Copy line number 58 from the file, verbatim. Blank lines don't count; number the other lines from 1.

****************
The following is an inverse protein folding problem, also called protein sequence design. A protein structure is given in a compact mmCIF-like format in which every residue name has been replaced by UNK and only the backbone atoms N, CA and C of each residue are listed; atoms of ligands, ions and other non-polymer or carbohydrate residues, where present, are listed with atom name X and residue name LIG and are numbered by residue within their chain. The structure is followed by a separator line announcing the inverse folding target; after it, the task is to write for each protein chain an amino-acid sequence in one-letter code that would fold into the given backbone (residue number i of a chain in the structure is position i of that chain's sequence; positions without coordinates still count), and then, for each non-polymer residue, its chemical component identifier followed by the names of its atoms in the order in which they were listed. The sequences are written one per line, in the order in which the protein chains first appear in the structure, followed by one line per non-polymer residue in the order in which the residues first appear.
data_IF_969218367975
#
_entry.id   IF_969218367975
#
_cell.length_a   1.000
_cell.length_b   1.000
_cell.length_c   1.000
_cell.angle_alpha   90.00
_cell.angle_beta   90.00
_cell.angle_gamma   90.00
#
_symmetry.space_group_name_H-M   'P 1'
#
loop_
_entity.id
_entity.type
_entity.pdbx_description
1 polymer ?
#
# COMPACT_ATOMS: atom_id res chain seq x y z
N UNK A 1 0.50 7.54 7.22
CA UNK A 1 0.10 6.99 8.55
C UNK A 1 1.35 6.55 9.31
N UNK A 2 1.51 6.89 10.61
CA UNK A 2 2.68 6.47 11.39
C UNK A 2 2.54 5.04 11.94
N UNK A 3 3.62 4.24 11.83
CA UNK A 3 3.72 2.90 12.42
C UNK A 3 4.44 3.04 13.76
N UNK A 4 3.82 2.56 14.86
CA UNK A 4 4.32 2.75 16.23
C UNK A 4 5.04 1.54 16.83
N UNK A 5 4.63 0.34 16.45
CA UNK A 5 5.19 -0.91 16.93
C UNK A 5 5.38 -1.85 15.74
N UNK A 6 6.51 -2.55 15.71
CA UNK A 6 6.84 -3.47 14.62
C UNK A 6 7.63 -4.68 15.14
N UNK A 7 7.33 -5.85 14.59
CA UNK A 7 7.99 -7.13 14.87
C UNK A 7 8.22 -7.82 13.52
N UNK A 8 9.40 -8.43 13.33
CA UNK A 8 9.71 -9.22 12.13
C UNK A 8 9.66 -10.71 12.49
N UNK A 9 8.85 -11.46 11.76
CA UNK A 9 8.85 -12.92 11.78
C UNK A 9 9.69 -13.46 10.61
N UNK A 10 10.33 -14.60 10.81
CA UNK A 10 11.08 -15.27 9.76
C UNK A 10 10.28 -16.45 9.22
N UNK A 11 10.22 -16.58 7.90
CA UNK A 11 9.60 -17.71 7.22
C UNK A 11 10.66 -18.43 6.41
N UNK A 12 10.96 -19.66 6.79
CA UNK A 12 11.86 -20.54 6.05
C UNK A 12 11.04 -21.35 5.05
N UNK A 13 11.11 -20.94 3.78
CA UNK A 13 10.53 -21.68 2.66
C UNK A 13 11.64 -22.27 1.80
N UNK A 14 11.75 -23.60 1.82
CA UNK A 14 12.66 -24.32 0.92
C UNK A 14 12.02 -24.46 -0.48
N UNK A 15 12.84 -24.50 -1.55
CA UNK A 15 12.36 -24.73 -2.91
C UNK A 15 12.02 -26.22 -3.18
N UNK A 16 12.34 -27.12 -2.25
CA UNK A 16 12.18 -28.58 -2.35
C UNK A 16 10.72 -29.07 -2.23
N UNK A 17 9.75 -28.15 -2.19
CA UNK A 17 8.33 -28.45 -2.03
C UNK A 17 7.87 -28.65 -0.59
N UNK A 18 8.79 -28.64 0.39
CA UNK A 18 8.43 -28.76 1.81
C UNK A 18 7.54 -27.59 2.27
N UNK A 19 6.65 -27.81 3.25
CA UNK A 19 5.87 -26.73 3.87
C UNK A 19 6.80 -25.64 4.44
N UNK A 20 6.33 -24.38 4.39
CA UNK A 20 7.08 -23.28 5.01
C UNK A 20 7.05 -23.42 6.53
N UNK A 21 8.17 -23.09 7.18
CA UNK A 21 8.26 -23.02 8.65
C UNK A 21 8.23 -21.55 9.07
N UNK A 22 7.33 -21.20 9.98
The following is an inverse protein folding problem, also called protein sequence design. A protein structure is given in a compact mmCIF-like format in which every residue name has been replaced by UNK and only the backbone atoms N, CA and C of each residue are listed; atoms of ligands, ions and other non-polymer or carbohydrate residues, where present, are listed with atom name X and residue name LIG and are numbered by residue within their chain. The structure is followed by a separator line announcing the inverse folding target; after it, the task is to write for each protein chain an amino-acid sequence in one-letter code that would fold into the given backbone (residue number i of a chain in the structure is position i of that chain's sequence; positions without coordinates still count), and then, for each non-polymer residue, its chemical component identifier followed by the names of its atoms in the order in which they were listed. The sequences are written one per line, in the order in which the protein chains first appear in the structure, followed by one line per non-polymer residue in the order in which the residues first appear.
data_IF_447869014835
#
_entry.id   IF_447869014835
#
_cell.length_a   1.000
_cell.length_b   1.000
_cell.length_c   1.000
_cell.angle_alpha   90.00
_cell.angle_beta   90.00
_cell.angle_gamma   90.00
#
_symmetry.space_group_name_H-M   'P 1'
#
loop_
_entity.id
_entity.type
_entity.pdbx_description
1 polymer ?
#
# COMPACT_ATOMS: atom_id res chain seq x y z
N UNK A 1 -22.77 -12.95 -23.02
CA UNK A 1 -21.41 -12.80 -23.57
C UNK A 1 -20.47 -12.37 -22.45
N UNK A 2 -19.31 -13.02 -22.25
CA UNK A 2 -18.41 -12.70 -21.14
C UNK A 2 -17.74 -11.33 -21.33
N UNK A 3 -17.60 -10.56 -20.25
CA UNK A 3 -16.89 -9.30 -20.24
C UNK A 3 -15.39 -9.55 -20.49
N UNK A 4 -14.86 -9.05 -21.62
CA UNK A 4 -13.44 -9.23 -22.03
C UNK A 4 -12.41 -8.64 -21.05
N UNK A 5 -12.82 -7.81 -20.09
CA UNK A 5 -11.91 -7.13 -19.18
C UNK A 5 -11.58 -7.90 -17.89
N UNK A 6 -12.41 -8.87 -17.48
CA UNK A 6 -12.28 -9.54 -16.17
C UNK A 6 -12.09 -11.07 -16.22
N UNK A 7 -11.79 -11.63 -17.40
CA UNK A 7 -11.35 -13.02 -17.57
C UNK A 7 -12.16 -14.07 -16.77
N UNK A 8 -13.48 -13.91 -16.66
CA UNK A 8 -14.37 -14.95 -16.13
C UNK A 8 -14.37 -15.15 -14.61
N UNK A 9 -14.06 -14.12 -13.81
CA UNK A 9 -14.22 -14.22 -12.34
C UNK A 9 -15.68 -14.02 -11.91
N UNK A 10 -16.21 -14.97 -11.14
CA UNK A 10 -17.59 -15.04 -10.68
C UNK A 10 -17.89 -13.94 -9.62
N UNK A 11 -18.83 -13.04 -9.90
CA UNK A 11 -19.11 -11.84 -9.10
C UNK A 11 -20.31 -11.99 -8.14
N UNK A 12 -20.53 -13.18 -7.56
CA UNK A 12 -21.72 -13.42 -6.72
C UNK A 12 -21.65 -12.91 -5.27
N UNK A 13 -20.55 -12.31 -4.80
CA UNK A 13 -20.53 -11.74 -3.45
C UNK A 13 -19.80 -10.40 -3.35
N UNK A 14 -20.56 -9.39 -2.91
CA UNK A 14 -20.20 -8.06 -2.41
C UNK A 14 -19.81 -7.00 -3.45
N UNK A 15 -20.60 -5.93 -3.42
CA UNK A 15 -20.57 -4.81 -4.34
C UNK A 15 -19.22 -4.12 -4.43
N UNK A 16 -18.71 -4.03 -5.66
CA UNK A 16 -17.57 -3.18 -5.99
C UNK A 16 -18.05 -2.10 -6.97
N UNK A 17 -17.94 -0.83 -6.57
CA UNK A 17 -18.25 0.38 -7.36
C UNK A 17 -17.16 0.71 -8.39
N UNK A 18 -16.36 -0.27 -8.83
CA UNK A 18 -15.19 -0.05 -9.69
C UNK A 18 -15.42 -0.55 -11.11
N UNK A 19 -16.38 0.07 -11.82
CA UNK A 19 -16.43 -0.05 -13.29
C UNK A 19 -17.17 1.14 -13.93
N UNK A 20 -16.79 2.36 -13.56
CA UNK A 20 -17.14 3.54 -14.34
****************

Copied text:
N UNK A 13 11.11 -20.94 3.78